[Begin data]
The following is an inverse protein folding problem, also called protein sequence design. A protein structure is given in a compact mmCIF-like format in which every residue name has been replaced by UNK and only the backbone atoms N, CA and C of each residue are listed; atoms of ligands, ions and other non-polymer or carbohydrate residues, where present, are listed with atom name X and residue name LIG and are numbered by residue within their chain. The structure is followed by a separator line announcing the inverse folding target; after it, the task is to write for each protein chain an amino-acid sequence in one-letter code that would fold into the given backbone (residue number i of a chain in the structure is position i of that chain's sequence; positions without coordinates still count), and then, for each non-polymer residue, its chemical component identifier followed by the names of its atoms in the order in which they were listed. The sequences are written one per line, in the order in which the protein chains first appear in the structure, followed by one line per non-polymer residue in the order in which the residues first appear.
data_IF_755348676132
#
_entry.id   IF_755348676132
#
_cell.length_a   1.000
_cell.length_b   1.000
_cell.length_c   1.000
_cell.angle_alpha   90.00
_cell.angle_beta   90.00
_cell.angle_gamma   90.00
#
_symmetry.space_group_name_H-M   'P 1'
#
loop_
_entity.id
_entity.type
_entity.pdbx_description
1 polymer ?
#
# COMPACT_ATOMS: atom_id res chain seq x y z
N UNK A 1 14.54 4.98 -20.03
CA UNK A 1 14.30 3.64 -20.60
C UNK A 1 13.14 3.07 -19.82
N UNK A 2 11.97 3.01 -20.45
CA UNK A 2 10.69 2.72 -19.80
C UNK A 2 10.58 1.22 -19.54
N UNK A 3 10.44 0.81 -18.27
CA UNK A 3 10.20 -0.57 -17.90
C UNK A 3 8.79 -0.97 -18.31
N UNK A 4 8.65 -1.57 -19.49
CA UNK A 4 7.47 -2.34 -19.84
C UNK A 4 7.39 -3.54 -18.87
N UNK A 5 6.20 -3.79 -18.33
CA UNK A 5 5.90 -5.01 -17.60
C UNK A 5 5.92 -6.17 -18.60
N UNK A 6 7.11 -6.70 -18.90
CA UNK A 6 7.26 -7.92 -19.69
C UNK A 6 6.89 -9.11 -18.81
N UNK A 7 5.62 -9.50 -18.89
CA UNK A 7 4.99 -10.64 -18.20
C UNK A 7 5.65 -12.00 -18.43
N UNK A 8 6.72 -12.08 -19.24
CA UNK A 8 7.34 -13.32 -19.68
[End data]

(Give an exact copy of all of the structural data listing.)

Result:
The following is an inverse protein folding problem, also called protein sequence design. A protein structure is given in a compact mmCIF-like format in which every residue name has been replaced by UNK and only the backbone atoms N, CA and C of each residue are listed; atoms of ligands, ions and other non-polymer or carbohydrate residues, where present, are listed with atom name X and residue name LIG and are numbered by residue within their chain. The structure is followed by a separator line announcing the inverse folding target; after it, the task is to write for each protein chain an amino-acid sequence in one-letter code that would fold into the given backbone (residue number i of a chain in the structure is position i of that chain's sequence; positions without coordinates still count), and then, for each non-polymer residue, its chemical component identifier followed by the names of its atoms in the order in which they were listed. The sequences are written one per line, in the order in which the protein chains first appear in the structure, followed by one line per non-polymer residue in the order in which the residues first appear.
data_IF_755348676132
#
_entry.id   IF_755348676132
#
_cell.length_a   1.000
_cell.length_b   1.000
_cell.length_c   1.000
_cell.angle_alpha   90.00
_cell.angle_beta   90.00
_cell.angle_gamma   90.00
#
_symmetry.space_group_name_H-M   'P 1'
#
loop_
_entity.id
_entity.type
_entity.pdbx_description
1 polymer ?
#
# COMPACT_ATOMS: atom_id res chain seq x y z
N UNK A 1 14.54 4.98 -20.03
CA UNK A 1 14.30 3.64 -20.60
C UNK A 1 13.14 3.07 -19.82
N UNK A 2 11.97 3.01 -20.45
CA UNK A 2 10.69 2.72 -19.80
C UNK A 2 10.58 1.22 -19.54
N UNK A 3 10.44 0.81 -18.27
CA UNK A 3 10.20 -0.57 -17.90
C UNK A 3 8.79 -0.97 -18.31
N UNK A 4 8.65 -1.57 -19.49
CA UNK A 4 7.47 -2.34 -19.84
C UNK A 4 7.39 -3.54 -18.87
N UNK A 5 6.20 -3.79 -18.33
CA UNK A 5 5.90 -5.01 -17.60
C UNK A 5 5.92 -6.17 -18.60
N UNK A 6 7.11 -6.70 -18.90
CA UNK A 6 7.26 -7.92 -19.69
C UNK A 6 6.89 -9.11 -18.81
N UNK A 7 5.62 -9.50 -18.89
CA UNK A 7 4.99 -10.64 -18.20
C UNK A 7 5.65 -12.00 -18.43
N UNK A 8 6.72 -12.08 -19.24
CA UNK A 8 7.34 -13.32 -19.68